Examples: Monday, today, last week, Mar 26, 3/26/04
Welcome home! Please contact lincoln@newbuddhist.com if you have any difficulty logging in or using the site. New registrations must be manually approved which may take up to 48 hours. Can't log in? Try clearing your browser's cookies.

Does karma ALWAYS happen

vinlynvinlyn Colorado...for now Veteran

I was having a discussion with a Thai Buddhist monk a week ago, and karma came up. I said that it seemed to me that karma did not necessarily occur if someone did something bad. And he said that karma ALWAYS occurs, but that we don't necessarily realize it or recognize it.

Thoughts?

Comments

  • BunksBunks Australia Veteran
    edited June 14

    Just to clarify @vinlyn, I think you mean the results of karma always happen. Karma just means any "intentional action" undertaken so I don't think any of us could argue that this doesn't happen at present for us :)

    Anyways, I have heard that only a Buddha can fully understand the workings of karma and its results. So I'm out on this one........

    ShoshinDhammaDragon
  • paulysopaulyso usa Veteran

    my guess is the monk is looking at the karma brain aggregate process on the subconscious and conscious level.we produce choice whichmay lead to action ,be it positive,neutral or negative.the result varies of those actions.to many conditions to speculate,imo

  • JeffreyJeffrey Veteran

    I don't think it's possible to test with like data if you are going to an idea of karma ripening in later lives.

    person
  • karastikarasti Breathing Minnesota Veteran

    If karma requires intention (which has always been my understanding) then true accidents shouldn't incur karma at least on the part of the offender, right? So say a person has a medical issue while driving ,and crashes into another car and injures the person. There was no intention so to me that means no karma incurred on the part of the driver. But if you decide to take it farther, you could determine that the medical issue was karma and thus the accident was karma, and that the person who was injured in the other car was "burning off" karma. I guess it depends how you look at it all. If karma is just a result of something that happens, then I suppose it really does happen all the time. The driver with the medical issue is still going to have to cope with the fact that they injured someone in an accident, intentional or not, for example.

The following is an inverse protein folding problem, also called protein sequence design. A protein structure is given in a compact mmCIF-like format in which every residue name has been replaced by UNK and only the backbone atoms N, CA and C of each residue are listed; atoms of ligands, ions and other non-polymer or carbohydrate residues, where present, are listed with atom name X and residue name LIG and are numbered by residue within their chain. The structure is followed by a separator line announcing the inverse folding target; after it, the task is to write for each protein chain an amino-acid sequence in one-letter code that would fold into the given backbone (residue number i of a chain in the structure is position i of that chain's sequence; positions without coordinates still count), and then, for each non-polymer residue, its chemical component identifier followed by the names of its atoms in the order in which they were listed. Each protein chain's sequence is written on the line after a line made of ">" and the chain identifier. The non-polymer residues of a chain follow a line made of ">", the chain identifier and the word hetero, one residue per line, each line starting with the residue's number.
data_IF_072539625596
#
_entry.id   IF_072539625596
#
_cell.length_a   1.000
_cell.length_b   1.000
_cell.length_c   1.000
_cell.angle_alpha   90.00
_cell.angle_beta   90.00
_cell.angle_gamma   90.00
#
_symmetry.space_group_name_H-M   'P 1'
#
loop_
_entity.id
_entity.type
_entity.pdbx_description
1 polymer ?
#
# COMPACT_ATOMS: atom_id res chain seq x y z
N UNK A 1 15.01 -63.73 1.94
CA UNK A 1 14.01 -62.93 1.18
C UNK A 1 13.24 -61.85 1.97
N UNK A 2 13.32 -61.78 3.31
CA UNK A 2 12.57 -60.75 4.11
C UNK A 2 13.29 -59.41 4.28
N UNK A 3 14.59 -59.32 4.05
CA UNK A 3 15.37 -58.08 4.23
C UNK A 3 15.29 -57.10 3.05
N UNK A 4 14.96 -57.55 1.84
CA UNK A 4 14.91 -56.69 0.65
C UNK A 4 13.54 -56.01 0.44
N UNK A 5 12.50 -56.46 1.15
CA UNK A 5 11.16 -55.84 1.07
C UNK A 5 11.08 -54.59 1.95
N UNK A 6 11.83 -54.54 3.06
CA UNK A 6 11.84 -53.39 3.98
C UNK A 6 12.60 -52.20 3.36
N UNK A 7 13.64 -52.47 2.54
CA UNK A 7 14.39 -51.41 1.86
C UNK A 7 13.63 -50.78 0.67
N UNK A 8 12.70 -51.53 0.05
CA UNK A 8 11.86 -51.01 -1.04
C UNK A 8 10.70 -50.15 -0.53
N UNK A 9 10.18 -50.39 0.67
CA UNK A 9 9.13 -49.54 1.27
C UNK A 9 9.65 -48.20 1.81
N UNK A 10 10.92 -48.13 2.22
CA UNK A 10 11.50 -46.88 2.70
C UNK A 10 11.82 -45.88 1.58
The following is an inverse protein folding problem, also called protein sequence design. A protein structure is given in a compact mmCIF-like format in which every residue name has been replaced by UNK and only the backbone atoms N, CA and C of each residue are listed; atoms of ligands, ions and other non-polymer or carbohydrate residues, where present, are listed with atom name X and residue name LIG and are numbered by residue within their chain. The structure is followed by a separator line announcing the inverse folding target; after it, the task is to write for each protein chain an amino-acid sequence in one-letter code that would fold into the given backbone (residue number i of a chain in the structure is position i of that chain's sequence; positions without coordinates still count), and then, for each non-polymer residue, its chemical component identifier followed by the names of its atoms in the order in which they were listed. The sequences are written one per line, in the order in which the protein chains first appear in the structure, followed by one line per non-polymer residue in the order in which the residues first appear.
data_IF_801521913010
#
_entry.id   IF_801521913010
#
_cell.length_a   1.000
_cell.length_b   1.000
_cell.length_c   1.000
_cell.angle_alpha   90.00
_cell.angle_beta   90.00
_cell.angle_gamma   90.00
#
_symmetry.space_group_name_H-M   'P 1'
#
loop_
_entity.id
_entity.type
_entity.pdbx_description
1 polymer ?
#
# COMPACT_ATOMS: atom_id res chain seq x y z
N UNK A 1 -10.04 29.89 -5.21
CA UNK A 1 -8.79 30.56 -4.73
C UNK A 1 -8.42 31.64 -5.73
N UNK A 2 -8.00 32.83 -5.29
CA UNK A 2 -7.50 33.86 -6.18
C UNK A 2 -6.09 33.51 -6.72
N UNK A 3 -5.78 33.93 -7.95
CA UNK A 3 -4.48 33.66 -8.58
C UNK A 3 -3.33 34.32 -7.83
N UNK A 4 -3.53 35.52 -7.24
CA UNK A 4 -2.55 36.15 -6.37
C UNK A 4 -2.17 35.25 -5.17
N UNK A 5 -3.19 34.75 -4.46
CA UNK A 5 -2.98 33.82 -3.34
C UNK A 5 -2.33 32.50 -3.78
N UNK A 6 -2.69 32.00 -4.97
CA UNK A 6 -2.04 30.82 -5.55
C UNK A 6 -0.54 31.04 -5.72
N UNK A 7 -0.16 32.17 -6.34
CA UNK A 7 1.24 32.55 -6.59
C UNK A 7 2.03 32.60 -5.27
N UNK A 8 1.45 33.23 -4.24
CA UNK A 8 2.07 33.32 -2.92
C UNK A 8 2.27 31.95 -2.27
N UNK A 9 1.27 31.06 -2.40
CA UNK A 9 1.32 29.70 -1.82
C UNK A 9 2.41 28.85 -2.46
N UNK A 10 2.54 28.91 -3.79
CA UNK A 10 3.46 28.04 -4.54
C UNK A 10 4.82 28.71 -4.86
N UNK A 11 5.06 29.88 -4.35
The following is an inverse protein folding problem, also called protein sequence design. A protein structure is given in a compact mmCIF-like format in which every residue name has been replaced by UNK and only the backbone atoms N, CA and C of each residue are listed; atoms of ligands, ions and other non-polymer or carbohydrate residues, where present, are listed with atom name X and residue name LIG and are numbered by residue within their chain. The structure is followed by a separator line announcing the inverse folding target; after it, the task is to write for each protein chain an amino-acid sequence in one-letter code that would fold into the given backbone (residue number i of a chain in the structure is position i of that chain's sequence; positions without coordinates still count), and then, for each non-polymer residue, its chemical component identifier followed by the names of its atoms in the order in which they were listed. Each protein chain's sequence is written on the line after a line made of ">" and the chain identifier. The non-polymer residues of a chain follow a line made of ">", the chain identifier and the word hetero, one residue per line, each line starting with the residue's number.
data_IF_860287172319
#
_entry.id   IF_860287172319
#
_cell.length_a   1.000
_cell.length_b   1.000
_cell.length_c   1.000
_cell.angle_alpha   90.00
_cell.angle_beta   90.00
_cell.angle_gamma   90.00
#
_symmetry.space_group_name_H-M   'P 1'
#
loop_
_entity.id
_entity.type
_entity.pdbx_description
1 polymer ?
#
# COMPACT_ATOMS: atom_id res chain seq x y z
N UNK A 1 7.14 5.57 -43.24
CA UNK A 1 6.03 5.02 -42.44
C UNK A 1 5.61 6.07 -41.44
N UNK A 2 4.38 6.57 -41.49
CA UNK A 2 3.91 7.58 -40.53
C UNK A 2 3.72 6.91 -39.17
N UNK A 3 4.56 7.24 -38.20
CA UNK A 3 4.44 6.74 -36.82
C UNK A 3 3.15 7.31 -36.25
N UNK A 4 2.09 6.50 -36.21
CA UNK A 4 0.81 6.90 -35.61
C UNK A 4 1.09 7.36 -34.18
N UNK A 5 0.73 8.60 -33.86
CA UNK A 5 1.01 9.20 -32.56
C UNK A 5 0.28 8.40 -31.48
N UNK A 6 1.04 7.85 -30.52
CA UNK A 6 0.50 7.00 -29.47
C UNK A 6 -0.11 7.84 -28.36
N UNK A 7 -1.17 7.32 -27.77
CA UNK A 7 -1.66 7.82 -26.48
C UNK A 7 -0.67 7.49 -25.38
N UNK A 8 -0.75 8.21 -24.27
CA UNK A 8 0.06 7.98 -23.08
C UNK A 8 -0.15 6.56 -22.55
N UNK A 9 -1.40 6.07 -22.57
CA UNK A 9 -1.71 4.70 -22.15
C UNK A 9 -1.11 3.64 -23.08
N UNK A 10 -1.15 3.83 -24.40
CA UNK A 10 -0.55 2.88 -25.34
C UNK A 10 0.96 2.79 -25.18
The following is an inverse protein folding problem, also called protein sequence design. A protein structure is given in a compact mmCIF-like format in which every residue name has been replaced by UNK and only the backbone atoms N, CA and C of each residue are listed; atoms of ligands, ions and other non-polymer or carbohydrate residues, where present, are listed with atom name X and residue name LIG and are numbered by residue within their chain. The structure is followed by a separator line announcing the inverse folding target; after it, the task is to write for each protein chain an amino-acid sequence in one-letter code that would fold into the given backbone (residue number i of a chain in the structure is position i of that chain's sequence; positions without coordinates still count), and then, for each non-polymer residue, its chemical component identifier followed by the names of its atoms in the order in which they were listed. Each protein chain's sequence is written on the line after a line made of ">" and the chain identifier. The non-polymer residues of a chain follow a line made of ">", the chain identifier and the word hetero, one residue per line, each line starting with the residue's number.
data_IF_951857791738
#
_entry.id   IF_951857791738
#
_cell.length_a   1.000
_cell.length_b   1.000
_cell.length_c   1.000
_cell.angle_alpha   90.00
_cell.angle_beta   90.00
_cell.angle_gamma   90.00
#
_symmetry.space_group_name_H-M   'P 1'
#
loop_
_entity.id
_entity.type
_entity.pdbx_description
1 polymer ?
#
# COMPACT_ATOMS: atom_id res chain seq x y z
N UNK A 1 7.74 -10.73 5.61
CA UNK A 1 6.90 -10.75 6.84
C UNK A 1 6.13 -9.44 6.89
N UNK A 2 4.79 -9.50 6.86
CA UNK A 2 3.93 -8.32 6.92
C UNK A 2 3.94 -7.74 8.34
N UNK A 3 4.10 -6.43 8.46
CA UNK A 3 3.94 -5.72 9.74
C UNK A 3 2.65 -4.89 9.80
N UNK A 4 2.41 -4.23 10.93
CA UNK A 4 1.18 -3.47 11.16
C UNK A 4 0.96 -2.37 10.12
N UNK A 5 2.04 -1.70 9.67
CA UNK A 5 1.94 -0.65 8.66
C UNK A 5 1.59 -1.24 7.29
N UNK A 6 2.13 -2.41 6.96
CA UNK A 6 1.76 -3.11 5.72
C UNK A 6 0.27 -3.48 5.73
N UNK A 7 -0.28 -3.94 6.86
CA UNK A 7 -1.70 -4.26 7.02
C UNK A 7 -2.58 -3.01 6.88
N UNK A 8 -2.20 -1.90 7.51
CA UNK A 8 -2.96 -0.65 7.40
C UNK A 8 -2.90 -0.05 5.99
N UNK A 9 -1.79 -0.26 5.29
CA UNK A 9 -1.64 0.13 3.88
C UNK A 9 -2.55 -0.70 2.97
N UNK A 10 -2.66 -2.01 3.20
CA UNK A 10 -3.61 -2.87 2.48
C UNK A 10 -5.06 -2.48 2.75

• DhammaDragonDhammaDragon Carpe Diem switzerland Veteran

    Karma usually entails volitional action.
    Yet, it also implies cause and effect.
    Any action is the effect of a preceding action and the cause of a subsequent.
    This is because that is.
    Everything is interrelated.

    Hozan
  • vinlynvinlyn Colorado...for now Veteran

    After today's English lesson for 2 monks, now I need to research a bit about what we talked about in re karma. "Bun".

  • lobsterlobster Veteran

    @vinlyn said:
    I was having a discussion with a Thai Buddhist monk a week ago, and karma came up. I said that it seemed to me that karma did not necessarily occur if someone did something bad. And he said that karma ALWAYS occurs, but that we don't necessarily realize it or recognize it.

    Thoughts?

    He is wrong but that is his karma ... >:)

    The pure in the Sufi tradition receive blessing/karma outside of the alleged normal cosmic judgement system. Buddhas too are allowed greater freedom if acting according to the Inner Imperative. Don't tell ye olde Thai monke, he might implode ... o:)

    The ideal perfection, called Baqa by Sufis, is termed 'Najat' in Islam, 'Nirvana' in Buddhism, 'Salvation' in Christianity, and 'Mukhti' in Hinduism. This is the highest condition attainable, and all ancient prophets and sages experienced it, and taught it to the world.

    Kannon
  • vinlynvinlyn Colorado...for now Veteran

    This is an interesting article about Thai Buddhism's view of karma: https://www.pressreader.com/thailand/bangkok-post/20081229/282535834238688

    Also, when I was talking with the monk today about karma, the first thing he said -- and this is paraphrasing -- was that it was okay to contemplate (in a general sense) the concept of karma, but that trying to figure out specific karmic situations can only be done by a Buddha.

    Interesting.

  • DhammaDragonDhammaDragon Carpe Diem switzerland Veteran
    edited June 15

    Pra Payutto, a very sensible and no-nonsense Thai monk, encourages us to limit the concept of karma and its workings to this lifetime.
    He has mentioned somewhere that Thailand tends to have a more supernatural and superstitious vision of Karma.

    But I can only presume, @vinlyn, that what the monk you talked to meant, is that it is impossible to fathom the effects of karma.
    All of our actions do ripple out in aftershocks somehow, somewhere, like the butterfly effect.
    We may not be aware of it, but everything we do has an effect and everything that happens to us has a cause.

    lobsterHozan
  • vinlynvinlyn Colorado...for now Veteran

    ...